Tuesday, September 28, 2010

Atheists know more about religion than believers

From the NY TImes:
Researchers from the independent Pew Forum on Religion and Public Life phoned more than 3,400 Americans and asked them 32 questions about the Bible, Christianity and other world religions, famous religious figures and the constitutional principles governing religion in public life.

On average, people who took the survey answered half the questions incorrectly, and many flubbed even questions about their own faith.

Those who scored the highest were atheists and agnostics, as well as two religious minorities: Jews and Mormons. The results were the same even after the researchers controlled for factors like age and racial differences.

“Even after all these other factors, including education, are taken into account, atheists and agnostics, Jews and Mormons still outperform all the other religious groups in our survey,” said Greg Smith, a senior researcher at Pew....


it's margaret said...

I had a couple of parishioners send me this link today --I laughed and wrote back the list of formation classes/opportunities we will be offering soon!

It would be interesting to know which of the categories of questions (Bible, Christianity, other world religions etc) each of the groups answered correctly --I mean, did white evangelical protestants answer more questions about the bible correctly, but got all the 'other world religion' questions wrong.... etc....

James said...

Oh, dear, there will be no living with IT now. :)

I would like to see the questions.

IT said...

There are samples linked from the Times article.

Margaret, yes, Evangelicals answered more bible questions correctly. BUT (get this)

¶ Forty-five percent of Catholics did not know that their church teaches that the consecrated bread and wine in holy communion are not merely symbols, but actually become the body and blood of Christ.

And there are more examples like this.

Erp said...

One can also read the entire report when the server has recovered from everyone going there.

Most of the questions were multiple choice (exceptions were name the first book of the Bible, name the four gospels).

They do have a quiz including a bit under half the questions used in the survey.

Erika Baker said...

That quiz is fun. If it didn't have all those questions on US legislation and your Christian Revival movement I'd be sorely tempted to put it on Facebook!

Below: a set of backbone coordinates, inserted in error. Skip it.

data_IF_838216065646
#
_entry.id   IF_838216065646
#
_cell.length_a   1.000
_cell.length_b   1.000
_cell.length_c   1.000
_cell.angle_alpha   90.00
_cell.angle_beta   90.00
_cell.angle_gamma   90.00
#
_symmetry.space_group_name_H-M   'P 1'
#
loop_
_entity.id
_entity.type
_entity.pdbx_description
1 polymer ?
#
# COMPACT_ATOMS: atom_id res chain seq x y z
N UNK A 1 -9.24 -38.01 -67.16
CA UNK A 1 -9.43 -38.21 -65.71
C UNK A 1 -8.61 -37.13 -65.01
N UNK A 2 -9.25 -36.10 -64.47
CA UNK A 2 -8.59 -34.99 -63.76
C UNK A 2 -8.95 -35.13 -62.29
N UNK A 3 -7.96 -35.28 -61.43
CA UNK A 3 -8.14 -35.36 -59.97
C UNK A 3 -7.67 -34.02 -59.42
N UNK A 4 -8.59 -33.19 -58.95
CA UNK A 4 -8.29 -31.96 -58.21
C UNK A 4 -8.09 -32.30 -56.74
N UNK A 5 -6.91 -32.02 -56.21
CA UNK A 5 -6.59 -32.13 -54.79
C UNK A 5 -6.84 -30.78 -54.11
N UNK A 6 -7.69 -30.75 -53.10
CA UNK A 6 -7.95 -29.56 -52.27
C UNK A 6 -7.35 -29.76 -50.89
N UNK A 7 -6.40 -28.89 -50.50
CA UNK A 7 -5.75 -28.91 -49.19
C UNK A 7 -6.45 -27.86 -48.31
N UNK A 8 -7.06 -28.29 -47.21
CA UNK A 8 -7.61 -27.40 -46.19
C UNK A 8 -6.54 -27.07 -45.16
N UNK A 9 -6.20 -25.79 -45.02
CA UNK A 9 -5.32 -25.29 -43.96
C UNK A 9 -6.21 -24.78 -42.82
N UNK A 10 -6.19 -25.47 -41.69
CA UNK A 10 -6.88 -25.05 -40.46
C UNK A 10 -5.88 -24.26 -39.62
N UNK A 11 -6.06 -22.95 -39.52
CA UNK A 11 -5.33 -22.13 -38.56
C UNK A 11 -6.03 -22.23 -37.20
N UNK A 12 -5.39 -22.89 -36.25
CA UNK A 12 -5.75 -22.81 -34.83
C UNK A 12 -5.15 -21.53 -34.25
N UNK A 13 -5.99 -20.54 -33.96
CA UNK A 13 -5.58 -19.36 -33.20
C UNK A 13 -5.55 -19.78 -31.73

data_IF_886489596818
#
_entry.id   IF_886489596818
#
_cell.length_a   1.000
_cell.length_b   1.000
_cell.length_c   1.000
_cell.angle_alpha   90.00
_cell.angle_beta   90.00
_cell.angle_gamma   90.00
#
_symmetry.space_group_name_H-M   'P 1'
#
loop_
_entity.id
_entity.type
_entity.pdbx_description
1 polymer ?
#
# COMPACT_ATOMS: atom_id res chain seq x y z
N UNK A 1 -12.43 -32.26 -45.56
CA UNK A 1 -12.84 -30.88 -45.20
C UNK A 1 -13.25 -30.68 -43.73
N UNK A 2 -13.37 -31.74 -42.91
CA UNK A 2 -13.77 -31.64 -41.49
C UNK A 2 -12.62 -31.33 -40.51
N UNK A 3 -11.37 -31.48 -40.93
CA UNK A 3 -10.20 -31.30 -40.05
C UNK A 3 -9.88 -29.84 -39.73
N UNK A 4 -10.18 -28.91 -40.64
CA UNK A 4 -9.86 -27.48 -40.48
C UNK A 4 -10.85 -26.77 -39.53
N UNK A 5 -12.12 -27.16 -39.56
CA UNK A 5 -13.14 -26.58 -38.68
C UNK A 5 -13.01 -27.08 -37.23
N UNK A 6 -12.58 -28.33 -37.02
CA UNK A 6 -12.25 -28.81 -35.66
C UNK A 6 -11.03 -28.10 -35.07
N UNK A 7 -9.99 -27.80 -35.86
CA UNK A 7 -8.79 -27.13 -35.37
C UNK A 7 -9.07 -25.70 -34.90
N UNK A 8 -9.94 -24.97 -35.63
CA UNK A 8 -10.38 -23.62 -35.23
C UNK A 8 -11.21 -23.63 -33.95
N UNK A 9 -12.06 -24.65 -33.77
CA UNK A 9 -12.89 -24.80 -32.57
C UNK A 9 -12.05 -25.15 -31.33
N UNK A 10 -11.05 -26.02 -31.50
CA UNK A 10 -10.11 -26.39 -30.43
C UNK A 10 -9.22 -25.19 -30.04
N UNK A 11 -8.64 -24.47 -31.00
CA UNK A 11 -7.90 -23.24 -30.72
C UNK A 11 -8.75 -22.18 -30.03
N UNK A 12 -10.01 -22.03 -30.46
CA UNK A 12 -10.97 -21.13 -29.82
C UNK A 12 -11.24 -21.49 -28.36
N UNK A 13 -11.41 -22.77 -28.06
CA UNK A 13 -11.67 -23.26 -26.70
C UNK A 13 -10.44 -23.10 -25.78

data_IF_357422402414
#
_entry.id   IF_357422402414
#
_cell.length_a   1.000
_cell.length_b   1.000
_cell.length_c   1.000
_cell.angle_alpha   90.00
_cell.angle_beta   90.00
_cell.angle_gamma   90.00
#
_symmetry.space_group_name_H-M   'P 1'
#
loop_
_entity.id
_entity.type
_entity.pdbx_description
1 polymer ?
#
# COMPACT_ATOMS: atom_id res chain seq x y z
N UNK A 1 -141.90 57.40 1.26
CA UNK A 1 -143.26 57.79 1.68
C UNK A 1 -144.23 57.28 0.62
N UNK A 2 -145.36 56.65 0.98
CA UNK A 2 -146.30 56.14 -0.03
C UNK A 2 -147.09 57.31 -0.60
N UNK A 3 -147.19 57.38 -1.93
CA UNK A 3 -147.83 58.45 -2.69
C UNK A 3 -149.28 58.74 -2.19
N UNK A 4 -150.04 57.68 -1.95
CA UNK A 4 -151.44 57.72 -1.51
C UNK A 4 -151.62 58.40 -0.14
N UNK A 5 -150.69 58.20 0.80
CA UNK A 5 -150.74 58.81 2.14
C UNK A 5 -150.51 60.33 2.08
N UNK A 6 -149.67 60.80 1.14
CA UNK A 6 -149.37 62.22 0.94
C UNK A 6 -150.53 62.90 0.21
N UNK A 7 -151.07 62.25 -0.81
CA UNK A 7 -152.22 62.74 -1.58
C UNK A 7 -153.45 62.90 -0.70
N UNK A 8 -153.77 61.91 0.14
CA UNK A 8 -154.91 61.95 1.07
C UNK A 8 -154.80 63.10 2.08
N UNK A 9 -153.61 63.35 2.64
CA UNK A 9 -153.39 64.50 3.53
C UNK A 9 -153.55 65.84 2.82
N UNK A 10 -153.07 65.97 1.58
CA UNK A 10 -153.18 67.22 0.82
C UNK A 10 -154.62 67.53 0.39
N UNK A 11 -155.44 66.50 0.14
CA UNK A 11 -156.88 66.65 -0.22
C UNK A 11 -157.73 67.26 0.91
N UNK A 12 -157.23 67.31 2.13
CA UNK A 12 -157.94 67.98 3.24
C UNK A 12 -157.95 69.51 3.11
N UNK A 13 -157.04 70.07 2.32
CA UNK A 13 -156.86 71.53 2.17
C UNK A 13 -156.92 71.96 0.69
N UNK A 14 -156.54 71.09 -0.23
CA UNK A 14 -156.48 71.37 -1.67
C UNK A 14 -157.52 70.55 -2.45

JCF said...

I just addressed this on Episcopal Cafe. (I found the results entirely logical)

It seems to me that the four highest groups (Atheists, Agnostics, Jews and Mormons) all have their knowledge of religions in "Know What We Reject" mode (the first three are "to stand apart from", and the last is "so we can invade and overtake")

It seems no one really has "Knowledge in Order to Engage in Dialogue", alas (Well, except for IT, of course! ;-/)

Kevin K said...

Well, I took the quiz, without peaking and got all of the questions right except for the one about the great awakening. I can now feel comfortably smug.

Kevin K.

Counterlight said...

I'm not surprised by these results.
Since I teach a lot of art history, religion inevitably comes up, and is inextricable from every period and culture of art except (significantly) modern art.
I teach classrooms full of Christian students who don't know the difference between Catholic and Protestant, who've never heard of St. Francis, The Reformation, The Counter-Reformation, Martin Luther, Loyola, or Wesley. My Muslim students are usually much better informed about their own faith. Most of what my students know about religion is from TV and movies. It doesn't help that the public discussion of religion is completely dominated by fanatics of all kinds.
I get religious questions all the time, but I have to remind them that mine is not a course in religion. It is a course about the furniture of religion. I usually send them elsewhere to clergy or other professors for questions above my pay grade.

JCF said...

(Taking quiz now. Held off, because I really expect to get them all)

I take issue w/ Q4. The correct answer (to "Religion of Indonesia") SHOULD Islam, and they've given us (as a choice) "Muslim". Muslims are the PEOPLE who practice Islam.


Um, is that it? 6 Questions? Not 32? Lame!

Paul (A.) said...

I don't know what quiz you were taking, JCF, but the link is to a 15-question quiz that varies the questions presented from among the 32 religion questions of the original survey. The survey question was correct in asking "What religion do most people in [varies Pakistan or Indonesia] consider themselves?"

The questionnaire itself (pdf file) is here.

It would have been interesting if Pew could have given access to the original data so that one could find out, e.g., how many people identified themselves as "Anglican" and of what type, or how Episcopalians as a subgroup did on the quiz.

The full report gives in an appendix the "topline" survey answers. Interesting that 66% of the population surveyed either didn't know which famous court case involved teaching evolution in public schools or else thought it was Brown v. Board of Education.

(And NCLB focuses on math and English only.) At least the survey found 68% of the respondents were "dissatisfied with the way things are going in this country today". I'd sign on to that.

Kevin K said...

The atheist responses really are noting to brag about. Twenty-one out of thirty-two is still a failing grade. As a history geek these results do not surprise me. Most Americans are woefully underinformed about history, including religious history. I doubt the majority of Americans could identify the signifigance of the battle of Antietam or even place it in our Civil War.

Kevin K